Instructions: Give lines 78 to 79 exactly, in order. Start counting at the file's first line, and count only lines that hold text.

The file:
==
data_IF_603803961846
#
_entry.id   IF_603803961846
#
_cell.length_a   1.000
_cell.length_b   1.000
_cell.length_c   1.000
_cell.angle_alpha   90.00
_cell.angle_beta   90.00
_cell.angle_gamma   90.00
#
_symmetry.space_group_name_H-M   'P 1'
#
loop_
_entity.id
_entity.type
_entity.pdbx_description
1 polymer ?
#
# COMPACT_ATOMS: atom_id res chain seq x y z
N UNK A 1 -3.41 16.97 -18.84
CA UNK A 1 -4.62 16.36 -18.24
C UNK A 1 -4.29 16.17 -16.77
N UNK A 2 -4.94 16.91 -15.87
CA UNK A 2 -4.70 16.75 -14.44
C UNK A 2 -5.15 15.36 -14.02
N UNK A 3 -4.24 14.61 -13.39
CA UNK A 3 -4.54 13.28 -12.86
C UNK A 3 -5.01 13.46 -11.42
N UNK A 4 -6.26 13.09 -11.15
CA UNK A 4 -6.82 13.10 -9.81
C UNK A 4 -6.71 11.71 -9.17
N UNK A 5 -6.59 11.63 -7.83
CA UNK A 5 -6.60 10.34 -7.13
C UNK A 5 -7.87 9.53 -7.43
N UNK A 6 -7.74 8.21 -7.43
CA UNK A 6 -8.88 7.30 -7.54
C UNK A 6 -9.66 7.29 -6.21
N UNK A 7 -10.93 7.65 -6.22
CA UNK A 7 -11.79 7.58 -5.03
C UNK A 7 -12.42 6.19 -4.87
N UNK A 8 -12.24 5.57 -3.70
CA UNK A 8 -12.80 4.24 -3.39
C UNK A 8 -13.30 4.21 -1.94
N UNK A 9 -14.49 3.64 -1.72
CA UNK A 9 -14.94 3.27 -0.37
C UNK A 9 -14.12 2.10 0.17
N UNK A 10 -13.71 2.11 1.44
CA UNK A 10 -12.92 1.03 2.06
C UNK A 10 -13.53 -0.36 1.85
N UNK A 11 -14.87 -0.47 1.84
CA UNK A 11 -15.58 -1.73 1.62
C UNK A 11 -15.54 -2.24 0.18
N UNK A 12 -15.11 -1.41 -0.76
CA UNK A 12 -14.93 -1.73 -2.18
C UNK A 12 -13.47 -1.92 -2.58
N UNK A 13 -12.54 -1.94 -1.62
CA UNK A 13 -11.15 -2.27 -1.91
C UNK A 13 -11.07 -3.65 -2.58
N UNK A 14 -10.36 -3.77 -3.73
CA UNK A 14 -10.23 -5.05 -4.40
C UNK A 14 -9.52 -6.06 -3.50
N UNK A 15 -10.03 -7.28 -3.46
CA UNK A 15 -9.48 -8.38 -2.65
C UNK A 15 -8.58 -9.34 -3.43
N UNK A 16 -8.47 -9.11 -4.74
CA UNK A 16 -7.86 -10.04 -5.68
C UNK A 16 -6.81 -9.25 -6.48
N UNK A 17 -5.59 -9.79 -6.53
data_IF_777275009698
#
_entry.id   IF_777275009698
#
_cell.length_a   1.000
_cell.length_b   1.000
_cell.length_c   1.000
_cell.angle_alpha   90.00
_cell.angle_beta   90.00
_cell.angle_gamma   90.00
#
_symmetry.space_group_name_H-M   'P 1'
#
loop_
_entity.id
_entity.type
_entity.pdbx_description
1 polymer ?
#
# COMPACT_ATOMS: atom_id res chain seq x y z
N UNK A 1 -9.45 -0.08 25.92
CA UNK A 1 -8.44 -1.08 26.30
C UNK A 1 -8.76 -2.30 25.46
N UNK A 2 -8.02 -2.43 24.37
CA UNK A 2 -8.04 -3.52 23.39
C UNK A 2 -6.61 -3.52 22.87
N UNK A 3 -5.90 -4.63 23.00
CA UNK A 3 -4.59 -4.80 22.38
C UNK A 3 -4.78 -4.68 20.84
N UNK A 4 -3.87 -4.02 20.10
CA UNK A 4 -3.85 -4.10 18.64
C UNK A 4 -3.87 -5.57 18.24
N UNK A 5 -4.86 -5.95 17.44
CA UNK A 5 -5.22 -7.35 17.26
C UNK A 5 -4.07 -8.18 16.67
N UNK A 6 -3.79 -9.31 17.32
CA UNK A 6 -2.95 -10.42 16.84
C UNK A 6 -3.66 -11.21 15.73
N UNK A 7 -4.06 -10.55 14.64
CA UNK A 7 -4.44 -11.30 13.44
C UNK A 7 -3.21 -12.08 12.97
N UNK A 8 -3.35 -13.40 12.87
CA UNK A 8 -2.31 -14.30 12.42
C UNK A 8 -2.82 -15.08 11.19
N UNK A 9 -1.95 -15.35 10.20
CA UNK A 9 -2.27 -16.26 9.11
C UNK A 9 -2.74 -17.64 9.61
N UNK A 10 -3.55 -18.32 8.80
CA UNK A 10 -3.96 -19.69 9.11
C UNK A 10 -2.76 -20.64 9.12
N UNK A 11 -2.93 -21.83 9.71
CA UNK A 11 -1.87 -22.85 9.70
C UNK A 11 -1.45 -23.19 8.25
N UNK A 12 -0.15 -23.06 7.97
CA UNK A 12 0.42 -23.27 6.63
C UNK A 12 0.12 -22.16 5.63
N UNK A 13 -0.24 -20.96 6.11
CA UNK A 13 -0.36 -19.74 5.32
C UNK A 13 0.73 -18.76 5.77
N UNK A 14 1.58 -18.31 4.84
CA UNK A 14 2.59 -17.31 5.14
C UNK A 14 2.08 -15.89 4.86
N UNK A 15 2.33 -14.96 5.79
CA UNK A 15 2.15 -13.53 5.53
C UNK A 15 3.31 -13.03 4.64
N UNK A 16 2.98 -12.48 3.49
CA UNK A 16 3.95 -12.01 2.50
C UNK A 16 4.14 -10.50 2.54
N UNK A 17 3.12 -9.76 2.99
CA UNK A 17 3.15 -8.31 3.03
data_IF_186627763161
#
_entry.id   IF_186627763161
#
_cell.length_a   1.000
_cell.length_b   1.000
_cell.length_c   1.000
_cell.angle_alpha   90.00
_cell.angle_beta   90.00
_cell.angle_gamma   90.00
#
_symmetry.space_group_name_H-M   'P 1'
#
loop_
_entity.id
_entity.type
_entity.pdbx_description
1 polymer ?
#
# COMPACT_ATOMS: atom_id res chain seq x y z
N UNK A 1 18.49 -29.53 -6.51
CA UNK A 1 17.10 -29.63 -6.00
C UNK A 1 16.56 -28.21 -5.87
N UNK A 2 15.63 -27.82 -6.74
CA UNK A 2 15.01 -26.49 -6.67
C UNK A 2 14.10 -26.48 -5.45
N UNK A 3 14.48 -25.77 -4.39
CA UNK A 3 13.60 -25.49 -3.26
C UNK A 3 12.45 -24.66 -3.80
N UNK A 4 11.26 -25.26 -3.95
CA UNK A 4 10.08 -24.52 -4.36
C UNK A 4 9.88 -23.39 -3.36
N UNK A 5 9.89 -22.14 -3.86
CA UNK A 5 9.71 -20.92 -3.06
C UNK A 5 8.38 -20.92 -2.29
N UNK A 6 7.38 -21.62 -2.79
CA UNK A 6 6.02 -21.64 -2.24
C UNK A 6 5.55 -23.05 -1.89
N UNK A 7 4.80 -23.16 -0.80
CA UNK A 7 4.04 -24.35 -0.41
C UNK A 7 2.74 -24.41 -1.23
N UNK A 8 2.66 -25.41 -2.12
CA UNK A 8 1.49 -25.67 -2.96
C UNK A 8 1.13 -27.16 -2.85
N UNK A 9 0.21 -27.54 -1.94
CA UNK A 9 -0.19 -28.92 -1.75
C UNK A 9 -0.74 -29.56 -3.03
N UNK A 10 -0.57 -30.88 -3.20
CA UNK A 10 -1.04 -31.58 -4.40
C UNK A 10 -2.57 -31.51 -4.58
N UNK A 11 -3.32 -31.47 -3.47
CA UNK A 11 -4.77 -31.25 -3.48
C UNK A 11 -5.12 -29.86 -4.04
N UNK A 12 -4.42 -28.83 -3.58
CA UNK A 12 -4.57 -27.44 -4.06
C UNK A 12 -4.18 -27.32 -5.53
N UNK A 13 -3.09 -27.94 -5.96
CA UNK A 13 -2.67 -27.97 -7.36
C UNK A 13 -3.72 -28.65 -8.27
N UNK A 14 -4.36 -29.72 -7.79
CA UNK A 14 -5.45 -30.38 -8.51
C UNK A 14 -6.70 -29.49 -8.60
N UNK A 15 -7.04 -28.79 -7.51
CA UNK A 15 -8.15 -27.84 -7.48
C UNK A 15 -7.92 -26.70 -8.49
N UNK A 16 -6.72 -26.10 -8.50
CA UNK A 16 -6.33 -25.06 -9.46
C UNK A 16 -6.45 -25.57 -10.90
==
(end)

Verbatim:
_cell.angle_beta   90.00
_cell.angle_gamma   90.00